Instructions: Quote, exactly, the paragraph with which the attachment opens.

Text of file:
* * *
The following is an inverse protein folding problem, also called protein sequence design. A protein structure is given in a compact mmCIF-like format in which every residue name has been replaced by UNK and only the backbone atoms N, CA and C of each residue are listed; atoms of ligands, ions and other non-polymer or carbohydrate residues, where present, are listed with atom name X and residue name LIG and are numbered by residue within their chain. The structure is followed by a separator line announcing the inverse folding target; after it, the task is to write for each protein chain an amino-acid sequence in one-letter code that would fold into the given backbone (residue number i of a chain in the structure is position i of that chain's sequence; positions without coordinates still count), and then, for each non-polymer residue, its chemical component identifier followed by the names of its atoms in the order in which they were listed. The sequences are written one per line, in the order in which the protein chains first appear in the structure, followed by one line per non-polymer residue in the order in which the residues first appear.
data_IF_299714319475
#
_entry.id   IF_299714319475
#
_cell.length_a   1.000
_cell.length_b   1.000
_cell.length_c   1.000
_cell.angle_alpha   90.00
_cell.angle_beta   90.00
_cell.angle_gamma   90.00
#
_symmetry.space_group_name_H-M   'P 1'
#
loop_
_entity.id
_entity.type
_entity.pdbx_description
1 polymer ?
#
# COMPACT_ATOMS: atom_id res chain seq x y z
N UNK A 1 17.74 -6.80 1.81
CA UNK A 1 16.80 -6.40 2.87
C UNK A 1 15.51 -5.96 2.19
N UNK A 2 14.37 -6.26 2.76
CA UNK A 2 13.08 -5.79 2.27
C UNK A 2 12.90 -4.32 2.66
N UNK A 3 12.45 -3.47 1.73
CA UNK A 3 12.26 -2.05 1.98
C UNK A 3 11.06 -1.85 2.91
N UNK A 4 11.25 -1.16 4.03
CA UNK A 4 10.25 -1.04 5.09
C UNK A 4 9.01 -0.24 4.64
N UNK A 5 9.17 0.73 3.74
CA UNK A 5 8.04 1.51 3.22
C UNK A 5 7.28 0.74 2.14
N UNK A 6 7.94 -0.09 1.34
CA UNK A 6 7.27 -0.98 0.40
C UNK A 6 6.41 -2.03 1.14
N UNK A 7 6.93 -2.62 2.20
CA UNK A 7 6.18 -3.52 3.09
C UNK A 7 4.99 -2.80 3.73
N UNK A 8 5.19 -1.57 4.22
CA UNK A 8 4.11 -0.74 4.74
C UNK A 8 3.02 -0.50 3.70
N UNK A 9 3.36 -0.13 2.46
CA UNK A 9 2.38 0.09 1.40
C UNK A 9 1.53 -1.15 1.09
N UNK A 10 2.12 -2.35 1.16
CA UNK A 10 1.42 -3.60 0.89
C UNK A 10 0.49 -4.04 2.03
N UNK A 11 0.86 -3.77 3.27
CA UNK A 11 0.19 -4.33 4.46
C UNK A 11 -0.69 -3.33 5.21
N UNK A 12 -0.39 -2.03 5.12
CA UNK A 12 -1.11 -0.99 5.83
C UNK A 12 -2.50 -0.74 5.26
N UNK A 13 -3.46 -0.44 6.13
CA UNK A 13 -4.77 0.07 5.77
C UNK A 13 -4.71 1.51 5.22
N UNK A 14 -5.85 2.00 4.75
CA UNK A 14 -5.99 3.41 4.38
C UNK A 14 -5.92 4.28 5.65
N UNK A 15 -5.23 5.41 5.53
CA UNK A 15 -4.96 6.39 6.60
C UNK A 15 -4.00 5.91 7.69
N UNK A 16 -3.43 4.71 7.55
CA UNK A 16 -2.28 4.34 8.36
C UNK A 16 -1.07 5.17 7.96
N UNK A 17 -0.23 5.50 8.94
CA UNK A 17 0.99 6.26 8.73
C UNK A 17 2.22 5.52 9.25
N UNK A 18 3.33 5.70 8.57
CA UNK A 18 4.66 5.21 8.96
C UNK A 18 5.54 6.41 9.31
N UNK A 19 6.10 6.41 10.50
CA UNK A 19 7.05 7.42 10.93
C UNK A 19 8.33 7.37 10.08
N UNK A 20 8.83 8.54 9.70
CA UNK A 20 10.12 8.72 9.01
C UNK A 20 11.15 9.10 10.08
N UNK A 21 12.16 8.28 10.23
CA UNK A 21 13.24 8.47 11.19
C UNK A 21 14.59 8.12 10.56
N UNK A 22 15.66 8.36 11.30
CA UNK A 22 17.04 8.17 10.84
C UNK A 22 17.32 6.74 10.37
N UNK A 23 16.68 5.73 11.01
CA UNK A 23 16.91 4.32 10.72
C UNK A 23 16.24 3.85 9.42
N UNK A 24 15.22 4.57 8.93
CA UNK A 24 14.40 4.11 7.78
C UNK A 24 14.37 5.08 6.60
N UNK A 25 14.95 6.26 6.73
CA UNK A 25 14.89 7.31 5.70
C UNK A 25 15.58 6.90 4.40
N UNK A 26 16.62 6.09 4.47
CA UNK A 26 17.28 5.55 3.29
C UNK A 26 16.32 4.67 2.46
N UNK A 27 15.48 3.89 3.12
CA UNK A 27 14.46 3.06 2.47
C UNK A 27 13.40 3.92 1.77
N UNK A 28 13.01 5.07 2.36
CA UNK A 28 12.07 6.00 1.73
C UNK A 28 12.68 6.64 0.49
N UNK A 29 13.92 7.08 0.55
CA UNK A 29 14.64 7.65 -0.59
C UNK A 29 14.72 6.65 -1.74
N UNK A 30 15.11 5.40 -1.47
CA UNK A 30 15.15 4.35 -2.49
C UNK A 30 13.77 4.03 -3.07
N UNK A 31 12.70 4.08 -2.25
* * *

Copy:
The following is an inverse protein folding problem, also called protein sequence design. A protein structure is given in a compact mmCIF-like format in which every residue name has been replaced by UNK and only the backbone atoms N, CA and C of each residue are listed; atoms of ligands, ions and other non-polymer or carbohydrate residues, where present, are listed with atom name X and residue name LIG and are numbered by residue within their chain. The structure is followed by a separator line announcing the inverse folding target; after it, the task is to write for each protein chain an amino-acid sequence in one-letter code that would fold into the given backbone (residue number i of a chain in the structure is position i of that chain's sequence; positions without coordinates still count), and then, for each non-polymer residue, its chemical component identifier followed by the names of its atoms in the order in which they were listed. The sequences are written one per line, in the order in which the protein chains first appear in the structure, followed by one line per non-polymer residue in the order in which the residues first appear.